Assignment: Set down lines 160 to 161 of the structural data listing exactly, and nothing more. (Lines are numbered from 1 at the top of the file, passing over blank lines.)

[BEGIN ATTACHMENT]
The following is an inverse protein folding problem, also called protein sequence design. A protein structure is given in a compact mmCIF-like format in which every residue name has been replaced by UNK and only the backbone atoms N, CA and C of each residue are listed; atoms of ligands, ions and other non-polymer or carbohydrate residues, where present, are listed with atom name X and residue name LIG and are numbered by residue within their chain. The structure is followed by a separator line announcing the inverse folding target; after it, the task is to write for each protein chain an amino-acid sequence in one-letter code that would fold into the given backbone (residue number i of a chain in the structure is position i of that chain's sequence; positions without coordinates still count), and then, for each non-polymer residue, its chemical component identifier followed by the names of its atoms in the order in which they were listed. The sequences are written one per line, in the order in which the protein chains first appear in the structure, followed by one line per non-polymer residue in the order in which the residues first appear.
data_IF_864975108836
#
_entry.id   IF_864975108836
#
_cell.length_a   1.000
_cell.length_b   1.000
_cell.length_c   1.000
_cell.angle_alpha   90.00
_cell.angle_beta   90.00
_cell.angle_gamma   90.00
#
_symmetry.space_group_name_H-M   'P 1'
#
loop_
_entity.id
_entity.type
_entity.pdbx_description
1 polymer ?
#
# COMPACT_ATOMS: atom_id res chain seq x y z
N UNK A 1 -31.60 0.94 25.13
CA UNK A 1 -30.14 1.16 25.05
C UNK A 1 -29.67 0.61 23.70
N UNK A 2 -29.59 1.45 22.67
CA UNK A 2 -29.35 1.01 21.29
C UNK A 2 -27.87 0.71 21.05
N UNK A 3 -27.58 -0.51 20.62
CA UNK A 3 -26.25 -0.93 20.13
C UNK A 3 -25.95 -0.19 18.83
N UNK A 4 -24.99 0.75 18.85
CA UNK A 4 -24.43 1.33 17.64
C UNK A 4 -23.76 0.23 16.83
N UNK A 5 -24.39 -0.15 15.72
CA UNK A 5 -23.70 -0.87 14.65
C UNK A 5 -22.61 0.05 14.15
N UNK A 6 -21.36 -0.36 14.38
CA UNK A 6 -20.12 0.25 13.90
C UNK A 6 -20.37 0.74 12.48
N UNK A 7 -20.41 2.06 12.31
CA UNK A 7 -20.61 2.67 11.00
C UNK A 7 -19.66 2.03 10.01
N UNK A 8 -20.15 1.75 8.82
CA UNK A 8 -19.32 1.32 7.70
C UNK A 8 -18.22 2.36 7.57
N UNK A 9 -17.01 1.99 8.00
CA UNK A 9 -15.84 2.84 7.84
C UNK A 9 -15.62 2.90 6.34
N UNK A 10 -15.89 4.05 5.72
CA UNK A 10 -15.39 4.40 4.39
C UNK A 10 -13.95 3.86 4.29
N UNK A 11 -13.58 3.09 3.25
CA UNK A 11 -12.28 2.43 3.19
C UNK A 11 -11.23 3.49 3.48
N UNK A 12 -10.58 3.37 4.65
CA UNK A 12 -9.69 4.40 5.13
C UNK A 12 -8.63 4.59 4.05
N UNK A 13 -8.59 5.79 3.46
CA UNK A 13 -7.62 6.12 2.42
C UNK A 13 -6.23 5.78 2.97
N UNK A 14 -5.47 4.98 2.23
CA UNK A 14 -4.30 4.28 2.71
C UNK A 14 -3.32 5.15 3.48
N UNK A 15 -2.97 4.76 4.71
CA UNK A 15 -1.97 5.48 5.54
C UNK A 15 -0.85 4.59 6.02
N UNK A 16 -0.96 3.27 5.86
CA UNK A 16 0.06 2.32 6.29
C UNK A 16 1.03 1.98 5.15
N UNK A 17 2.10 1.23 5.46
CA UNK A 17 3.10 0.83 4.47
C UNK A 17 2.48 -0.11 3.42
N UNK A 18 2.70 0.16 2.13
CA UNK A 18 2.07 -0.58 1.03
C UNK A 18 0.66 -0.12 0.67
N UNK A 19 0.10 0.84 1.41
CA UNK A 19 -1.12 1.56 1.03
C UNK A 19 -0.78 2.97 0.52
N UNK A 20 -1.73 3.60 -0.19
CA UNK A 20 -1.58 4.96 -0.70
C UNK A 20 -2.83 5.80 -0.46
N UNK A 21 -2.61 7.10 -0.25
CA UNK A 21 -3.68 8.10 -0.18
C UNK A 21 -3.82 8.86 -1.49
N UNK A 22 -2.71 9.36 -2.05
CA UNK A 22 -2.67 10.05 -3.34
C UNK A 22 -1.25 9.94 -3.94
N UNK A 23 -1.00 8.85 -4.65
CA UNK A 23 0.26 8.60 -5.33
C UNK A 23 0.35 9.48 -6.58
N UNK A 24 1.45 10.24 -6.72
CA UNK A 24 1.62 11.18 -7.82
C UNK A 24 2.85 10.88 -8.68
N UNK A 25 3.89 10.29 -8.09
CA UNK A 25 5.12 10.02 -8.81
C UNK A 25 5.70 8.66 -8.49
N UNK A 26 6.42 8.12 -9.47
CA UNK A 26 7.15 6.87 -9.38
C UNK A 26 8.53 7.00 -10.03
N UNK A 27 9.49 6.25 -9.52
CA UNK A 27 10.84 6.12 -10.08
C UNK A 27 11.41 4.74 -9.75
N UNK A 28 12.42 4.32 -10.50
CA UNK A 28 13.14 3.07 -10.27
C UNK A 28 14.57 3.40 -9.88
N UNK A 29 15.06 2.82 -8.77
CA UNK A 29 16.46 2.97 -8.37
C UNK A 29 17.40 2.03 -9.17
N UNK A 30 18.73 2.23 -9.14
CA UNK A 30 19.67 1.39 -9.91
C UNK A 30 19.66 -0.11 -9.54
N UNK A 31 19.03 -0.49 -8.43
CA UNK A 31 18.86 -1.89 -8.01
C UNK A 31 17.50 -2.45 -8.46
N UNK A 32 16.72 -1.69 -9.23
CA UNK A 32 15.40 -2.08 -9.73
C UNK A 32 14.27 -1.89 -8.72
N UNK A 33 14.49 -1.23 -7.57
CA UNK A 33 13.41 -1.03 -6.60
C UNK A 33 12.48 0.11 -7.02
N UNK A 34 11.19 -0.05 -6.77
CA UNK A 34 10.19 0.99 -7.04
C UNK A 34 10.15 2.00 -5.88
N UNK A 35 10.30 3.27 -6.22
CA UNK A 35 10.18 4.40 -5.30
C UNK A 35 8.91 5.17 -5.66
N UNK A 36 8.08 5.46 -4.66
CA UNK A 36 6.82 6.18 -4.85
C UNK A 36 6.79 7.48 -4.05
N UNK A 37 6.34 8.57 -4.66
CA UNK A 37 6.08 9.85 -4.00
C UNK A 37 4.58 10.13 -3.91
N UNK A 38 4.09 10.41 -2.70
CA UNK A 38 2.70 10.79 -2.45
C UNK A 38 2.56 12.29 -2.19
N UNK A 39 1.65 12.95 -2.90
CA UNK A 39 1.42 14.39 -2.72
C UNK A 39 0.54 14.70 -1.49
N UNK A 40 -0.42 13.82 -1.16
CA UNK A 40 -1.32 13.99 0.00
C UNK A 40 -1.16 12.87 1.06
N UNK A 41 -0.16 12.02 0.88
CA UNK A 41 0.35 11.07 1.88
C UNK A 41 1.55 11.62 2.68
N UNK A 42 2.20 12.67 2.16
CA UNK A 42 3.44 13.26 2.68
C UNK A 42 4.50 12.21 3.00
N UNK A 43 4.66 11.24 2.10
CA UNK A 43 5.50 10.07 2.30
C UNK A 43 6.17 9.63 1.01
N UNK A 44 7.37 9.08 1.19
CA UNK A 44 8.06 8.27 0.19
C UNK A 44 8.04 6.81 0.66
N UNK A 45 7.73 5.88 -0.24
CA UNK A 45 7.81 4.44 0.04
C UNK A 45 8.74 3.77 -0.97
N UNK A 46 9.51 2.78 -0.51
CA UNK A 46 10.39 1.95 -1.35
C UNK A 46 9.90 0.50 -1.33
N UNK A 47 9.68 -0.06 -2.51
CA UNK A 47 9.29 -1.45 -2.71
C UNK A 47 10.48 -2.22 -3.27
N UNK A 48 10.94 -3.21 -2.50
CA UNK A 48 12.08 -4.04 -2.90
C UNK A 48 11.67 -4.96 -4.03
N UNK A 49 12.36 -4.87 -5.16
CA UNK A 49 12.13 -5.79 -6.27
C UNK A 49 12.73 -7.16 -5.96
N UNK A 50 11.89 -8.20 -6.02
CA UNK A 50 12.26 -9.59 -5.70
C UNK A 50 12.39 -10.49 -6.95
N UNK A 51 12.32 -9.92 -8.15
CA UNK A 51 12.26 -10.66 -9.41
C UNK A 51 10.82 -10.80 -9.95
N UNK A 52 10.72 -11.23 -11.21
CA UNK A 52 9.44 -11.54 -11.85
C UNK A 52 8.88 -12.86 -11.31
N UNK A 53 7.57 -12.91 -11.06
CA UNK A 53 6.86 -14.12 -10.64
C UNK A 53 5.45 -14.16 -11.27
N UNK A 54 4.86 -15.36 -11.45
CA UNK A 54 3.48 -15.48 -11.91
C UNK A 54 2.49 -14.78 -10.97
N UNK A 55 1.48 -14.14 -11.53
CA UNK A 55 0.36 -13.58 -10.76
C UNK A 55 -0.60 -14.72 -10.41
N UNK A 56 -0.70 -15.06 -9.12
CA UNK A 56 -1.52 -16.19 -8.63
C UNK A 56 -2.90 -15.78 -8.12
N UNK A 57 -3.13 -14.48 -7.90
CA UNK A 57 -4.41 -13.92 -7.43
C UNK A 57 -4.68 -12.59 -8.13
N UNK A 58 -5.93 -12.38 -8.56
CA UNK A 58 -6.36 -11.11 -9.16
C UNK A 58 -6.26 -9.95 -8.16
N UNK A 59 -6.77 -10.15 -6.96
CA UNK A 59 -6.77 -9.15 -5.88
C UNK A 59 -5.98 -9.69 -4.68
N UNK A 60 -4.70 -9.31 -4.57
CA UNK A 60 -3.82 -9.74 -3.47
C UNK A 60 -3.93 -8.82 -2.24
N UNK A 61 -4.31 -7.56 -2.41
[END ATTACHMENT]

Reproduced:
N UNK A 47 9.68 -0.06 -2.51
CA UNK A 47 9.29 -1.45 -2.71